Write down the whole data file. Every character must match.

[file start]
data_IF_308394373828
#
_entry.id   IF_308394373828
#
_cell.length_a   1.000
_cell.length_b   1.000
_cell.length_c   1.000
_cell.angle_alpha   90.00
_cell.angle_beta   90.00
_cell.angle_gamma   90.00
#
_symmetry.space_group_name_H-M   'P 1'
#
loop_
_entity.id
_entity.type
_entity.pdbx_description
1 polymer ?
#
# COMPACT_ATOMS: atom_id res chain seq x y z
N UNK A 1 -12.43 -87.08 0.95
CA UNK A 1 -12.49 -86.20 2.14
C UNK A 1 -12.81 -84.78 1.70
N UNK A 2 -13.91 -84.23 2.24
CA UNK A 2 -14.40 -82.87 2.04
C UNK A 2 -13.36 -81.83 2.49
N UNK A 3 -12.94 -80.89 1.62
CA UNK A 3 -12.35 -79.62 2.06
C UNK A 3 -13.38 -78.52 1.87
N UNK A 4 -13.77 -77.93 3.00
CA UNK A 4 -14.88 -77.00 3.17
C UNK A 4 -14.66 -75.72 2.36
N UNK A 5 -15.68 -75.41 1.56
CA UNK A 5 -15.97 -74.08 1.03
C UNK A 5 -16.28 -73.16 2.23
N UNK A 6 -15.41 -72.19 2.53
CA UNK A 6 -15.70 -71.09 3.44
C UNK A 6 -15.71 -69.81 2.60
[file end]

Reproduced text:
data_IF_308394373828
#
_entry.id   IF_308394373828
#
_cell.length_a   1.000
_cell.length_b   1.000
_cell.length_c   1.000
_cell.angle_alpha   90.00
_cell.angle_beta   90.00
_cell.angle_gamma   90.00
#
_symmetry.space_group_name_H-M   'P 1'
#
loop_
_entity.id
_entity.type
_entity.pdbx_description
1 polymer ?
#
# COMPACT_ATOMS: atom_id res chain seq x y z
N UNK A 1 -12.43 -87.08 0.95
CA UNK A 1 -12.49 -86.20 2.14
C UNK A 1 -12.81 -84.78 1.70
N UNK A 2 -13.91 -84.23 2.24
CA UNK A 2 -14.40 -82.87 2.04
C UNK A 2 -13.36 -81.83 2.49
N UNK A 3 -12.94 -80.89 1.62
CA UNK A 3 -12.35 -79.62 2.06
C UNK A 3 -13.38 -78.52 1.87
N UNK A 4 -13.77 -77.93 3.00
CA UNK A 4 -14.88 -77.00 3.17
C UNK A 4 -14.66 -75.72 2.36
N UNK A 5 -15.68 -75.41 1.56
CA UNK A 5 -15.97 -74.08 1.03
C UNK A 5 -16.28 -73.16 2.23
N UNK A 6 -15.41 -72.19 2.53
CA UNK A 6 -15.70 -71.09 3.44
C UNK A 6 -15.71 -69.81 2.60